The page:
Metal Particles: The existence of both observable and subvisible particulate matter can pose risks during the whole biologic drug development, packaging, and delivery process.
A lot of sources of possible particulate contamination exist. Inherent particles, similar to protein aggregates, originate from the formula itself. Substantial contamination risks may also stem from intrinsic sources such as filter fibers or metal fragments from processing equipment, or even glass processors from primary packaging.
Extrinsic sources such as clothing or hair fibers also pose a risk of contamination, with other potential contaminants including organic, inorganic, protein, and metal particulates.
Raman spectroscopy provides users the ability to chemically fingerprint organic, inorganic, and protein particles, LIBS may be used to conduct elemental analysis, identifying metals and inorganics.
The identification of particles is carried out by matching their elemental and compound spectra with incorporated LIBS and Raman reference databases. Alongside these built-in databases, it is also possible to include custom reference spectra, allowing identification to be tailored to a specific procedure.
LIBS was employed to identify the elemental composition of five separate inorganic contaminants: a bottle cap fragment, a metal crimp cap fragment, copper wire, a syringe needle fragment, and a glass shard. Additionally, a custom reference database of items found in the test laboratory was used to identify the specific source of the metal cap fragment.
Visible particles were created by cutting or pruning materials frequently found in a lab. Metal particles were obtained from four distinct sources: a bottle cap, a common syringe needle found in the laboratory, a metal crimp cap from Wheaton Industries, and aluminum jumper wire. A glass particle was sourced from lead-barium glass shards.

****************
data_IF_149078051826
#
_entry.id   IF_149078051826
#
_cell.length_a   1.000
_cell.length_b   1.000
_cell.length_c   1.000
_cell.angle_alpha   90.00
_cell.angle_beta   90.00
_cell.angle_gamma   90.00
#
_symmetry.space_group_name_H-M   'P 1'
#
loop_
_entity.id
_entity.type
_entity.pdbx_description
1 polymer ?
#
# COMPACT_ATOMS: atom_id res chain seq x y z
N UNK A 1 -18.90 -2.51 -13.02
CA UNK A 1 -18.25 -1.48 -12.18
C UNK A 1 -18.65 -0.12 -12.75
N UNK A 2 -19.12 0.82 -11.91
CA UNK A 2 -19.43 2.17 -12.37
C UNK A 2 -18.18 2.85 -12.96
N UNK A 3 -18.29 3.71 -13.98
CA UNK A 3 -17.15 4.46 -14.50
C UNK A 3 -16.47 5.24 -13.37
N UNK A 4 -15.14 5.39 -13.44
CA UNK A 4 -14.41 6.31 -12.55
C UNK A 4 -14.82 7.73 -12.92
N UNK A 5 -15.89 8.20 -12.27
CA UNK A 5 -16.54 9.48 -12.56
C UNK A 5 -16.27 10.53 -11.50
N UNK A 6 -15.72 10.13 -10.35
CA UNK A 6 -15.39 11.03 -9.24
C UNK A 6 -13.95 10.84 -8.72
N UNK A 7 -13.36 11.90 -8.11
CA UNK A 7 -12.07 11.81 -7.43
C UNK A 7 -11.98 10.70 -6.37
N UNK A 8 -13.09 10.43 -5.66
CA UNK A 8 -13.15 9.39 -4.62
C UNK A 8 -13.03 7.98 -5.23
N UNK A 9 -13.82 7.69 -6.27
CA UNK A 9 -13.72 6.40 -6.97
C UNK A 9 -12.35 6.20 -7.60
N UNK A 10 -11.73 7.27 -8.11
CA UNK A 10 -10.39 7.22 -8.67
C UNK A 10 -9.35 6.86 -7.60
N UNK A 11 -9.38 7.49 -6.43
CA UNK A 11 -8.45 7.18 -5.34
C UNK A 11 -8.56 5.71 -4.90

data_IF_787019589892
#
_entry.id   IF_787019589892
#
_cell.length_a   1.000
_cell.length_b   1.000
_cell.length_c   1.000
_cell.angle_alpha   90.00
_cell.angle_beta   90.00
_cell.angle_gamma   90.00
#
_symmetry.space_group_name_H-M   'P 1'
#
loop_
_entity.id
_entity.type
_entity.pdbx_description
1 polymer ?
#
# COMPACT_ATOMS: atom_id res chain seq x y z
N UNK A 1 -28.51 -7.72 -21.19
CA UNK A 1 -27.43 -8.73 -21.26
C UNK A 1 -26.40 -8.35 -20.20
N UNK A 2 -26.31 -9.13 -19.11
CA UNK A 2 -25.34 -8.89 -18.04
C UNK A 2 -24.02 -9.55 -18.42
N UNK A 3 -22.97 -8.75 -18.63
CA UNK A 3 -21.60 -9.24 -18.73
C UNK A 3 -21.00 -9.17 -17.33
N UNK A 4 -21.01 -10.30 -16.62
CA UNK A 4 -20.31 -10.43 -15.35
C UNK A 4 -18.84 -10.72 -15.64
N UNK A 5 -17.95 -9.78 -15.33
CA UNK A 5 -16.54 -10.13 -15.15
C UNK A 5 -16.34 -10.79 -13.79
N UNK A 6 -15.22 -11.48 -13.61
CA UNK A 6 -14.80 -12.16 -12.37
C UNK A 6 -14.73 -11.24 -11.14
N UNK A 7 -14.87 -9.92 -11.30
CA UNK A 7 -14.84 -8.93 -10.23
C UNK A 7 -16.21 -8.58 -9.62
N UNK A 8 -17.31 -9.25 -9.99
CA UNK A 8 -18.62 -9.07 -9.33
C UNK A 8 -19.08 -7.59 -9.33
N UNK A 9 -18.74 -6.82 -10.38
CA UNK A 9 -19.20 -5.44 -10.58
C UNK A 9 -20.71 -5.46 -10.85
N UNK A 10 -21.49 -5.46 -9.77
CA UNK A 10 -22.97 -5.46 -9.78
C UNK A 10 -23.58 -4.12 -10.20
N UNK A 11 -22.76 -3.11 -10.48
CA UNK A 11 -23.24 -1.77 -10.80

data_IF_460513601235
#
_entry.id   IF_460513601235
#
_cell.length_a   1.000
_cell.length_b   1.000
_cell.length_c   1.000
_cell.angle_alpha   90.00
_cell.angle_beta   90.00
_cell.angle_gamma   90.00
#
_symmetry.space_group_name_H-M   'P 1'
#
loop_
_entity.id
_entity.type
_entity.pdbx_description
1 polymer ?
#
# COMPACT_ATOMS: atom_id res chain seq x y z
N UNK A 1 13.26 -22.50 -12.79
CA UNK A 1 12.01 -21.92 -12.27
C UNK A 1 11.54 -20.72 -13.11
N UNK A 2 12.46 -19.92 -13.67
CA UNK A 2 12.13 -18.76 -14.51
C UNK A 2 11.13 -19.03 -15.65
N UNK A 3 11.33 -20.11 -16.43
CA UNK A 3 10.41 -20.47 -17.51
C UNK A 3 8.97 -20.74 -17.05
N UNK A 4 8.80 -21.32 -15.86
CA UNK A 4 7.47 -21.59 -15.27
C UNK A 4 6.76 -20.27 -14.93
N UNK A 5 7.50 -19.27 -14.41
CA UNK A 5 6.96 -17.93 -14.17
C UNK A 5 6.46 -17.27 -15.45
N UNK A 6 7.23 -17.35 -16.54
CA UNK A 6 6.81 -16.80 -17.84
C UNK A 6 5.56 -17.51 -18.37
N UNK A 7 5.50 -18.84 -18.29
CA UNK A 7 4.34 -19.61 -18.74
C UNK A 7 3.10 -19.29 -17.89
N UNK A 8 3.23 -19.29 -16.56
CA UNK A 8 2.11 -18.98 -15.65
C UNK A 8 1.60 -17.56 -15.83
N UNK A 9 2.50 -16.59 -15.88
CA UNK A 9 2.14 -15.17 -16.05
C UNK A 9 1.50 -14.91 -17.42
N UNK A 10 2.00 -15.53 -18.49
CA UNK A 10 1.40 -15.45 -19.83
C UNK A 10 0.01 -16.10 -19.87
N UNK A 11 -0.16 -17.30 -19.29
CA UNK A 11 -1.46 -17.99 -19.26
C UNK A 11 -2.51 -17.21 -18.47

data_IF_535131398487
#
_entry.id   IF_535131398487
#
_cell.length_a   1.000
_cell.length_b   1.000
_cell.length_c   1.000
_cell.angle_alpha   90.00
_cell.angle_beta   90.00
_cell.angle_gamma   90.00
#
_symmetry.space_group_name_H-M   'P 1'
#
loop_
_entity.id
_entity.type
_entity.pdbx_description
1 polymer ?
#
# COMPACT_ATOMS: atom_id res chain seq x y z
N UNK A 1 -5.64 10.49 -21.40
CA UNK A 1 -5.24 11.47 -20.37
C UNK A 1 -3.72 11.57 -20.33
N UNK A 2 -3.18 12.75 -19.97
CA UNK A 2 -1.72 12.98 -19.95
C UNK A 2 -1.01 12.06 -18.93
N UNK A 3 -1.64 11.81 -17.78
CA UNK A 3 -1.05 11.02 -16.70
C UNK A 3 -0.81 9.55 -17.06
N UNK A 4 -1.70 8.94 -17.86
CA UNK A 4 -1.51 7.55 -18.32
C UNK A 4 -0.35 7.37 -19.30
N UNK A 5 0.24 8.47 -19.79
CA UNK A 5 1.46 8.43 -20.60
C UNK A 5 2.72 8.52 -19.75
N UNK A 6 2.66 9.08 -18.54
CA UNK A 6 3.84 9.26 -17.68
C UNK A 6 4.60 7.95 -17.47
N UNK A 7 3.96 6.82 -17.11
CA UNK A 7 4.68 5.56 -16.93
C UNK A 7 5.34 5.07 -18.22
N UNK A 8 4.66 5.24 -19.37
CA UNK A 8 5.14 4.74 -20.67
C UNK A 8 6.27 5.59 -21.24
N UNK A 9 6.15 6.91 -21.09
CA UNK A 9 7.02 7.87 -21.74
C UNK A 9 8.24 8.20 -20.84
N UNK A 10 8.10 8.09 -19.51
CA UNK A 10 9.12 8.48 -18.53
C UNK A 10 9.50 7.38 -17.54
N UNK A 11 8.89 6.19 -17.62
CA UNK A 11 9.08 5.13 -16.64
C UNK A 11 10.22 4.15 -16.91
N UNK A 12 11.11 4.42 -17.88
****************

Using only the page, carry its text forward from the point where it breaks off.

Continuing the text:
Metal Particles Distribution
Each sample was prepared by placing the particle onto a nitrocellulose membrane glued to an aluminum mesh backing to set up an adhesive round. The glue round was completely dried before particle identification took place.
The glue round included five particles, all of which were automatically analyzed using LIBS. Next, the adhesive round was set on the Hound tool and the entire sample area was imaged with a 10x scanning objective.
The majority of the particles present were identified via one LIBS measurement. Particles that owned an outer coating (in this case, copper wire) necessitated the use of repeat measurements at the identical spot — this enabled the device to burn through the outer coating prior to collecting a measurement that allowed particle identification.
Spectra from each particle were assessed with the built-in LIBS reference database, allowing an identification. A match position between the sample itself and the reference spectra was calculated by multiplying the Pearson correlation by 1000.
Two repeated LIBS measurements were necessary before the composition of the copper wire could be recognized. The initial measurement provided an unidentified result, but this was able to burn through the cable’s outer coating.
With an expandable customized reference database and LIBS, the operator can produce an extremely specific reference spectrum of any substances used within their procedure or lab. This powerful functionality enables users to properly identify the exact origin of a particle if contamination is detected in the future.